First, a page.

As the year comes to an end, you’ve probably heard of several Acts being challenged in court on grounds that, either the general public or people likely to be affected by the Act weren’t consulted during the making of the Act. Public participation especially in the legislative space is a fairly new concept and there are no standardized laws or procedures regulating how it should be done; yet, this is no excuse to by-pass it, and the courts will hear no excuses either.
There are several things the court will consider, but to help you, this is a general guide to avoid the frustrations of having your Bill declared unconstitutional due to lack of public participation.
To begin with, do it early. You have already developed a draft and you intend to table it. You need to know that once you table it, several forces come into play that will make it more difficult to amend your Bill. It is important to consult widely before you finally table the Bill. This will allow you to amend it more easily.
However, if there is concern that your idea might be “hijacked” and tabled before you, then table it as soon as reasonably possible but make sure you conduct more civic engagement on it before it advances to later stages. You can still introduce amendments even when the Bill is tabled. Furthermore, nothing stops you from engaging the public even after the Bill is tabled.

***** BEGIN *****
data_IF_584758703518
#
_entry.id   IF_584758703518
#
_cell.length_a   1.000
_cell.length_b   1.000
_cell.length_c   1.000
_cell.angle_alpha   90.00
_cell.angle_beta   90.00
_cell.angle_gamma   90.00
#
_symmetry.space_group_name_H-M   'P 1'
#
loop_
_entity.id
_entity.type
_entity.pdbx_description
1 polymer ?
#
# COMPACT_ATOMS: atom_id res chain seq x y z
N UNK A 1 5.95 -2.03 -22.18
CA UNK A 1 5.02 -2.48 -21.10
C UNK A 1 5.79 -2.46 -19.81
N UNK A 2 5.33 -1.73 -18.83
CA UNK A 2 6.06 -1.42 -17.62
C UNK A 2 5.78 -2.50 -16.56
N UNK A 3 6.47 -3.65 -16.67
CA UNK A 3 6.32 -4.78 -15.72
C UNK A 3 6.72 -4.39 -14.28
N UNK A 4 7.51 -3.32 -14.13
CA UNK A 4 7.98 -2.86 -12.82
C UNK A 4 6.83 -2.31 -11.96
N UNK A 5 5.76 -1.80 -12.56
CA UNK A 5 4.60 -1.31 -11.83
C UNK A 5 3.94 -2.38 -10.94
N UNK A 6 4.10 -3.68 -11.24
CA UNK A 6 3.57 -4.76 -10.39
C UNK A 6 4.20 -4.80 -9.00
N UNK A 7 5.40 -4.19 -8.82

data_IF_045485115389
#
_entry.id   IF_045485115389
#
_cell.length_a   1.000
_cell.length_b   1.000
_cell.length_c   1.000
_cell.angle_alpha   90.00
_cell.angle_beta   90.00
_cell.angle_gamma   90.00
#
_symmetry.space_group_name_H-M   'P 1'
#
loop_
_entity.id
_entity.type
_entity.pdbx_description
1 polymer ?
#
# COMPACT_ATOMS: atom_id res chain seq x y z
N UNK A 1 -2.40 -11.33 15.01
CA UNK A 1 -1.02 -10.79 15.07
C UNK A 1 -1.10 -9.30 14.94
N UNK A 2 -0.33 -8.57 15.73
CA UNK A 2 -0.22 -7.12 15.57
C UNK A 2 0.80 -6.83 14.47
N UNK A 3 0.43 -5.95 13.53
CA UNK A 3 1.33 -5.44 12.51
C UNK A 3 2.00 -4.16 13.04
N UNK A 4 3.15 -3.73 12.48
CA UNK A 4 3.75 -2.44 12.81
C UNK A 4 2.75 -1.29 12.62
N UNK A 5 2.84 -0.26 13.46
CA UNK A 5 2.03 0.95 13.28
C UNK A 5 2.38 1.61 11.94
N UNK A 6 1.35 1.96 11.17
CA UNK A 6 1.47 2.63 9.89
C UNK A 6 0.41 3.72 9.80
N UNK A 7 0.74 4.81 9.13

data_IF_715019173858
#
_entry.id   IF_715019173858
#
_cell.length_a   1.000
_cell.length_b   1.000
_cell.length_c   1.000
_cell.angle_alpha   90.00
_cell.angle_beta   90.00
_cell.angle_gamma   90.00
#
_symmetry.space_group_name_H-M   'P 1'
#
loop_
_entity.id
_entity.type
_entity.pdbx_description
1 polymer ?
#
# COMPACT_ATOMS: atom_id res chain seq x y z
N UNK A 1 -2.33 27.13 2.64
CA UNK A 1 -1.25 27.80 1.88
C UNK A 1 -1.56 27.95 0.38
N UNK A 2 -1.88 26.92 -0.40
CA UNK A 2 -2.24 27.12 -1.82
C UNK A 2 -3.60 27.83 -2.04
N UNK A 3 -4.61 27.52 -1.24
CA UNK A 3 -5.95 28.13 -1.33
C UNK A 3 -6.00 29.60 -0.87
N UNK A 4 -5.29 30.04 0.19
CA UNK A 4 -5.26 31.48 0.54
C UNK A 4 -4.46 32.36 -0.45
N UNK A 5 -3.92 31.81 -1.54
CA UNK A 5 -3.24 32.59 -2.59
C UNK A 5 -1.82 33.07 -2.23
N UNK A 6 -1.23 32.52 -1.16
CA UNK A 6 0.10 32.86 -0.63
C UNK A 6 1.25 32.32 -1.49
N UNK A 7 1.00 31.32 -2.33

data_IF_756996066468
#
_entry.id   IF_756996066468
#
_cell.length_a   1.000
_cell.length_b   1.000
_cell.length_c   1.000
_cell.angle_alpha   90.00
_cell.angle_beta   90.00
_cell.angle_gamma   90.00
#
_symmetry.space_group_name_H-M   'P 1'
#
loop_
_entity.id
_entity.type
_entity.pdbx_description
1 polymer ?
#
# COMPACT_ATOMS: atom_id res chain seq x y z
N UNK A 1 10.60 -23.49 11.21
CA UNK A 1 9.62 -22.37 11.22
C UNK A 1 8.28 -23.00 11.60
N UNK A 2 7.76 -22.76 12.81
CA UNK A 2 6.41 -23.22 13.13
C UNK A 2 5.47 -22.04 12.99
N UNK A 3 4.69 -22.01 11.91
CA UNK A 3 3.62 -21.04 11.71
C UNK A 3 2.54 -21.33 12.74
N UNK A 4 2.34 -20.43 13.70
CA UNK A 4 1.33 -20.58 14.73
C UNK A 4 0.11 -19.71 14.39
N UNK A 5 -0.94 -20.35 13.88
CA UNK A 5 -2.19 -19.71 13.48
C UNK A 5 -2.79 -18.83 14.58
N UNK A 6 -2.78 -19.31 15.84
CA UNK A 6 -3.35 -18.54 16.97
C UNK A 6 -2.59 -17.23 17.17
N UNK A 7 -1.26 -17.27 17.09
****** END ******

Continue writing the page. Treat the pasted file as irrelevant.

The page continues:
Secondly, keep a small crowd when conducting a public participation forum. But don’t take this to mean segregating members of the public. A small crowd allows you to have a more meaningful engagement which should be the objective of public participation. Consequently, don’t underestimate Wanjiku. You will be shocked by how much Kenyans know. A local farmer or a boda boda understand a lot about this country owing to their nature of work. Don’t be dismissive. Listen.
Nevertheless, you shouldn’t leave out the experts. Where necessary, deliberately seek the opinions of experts. Even though ordinary citizens understand the context of their challenges, experts offer you highly technical, informed and researched information. If for example you are sponsoring a Bill on nuclear energy or biotechnology, the input of experts will be more beneficial.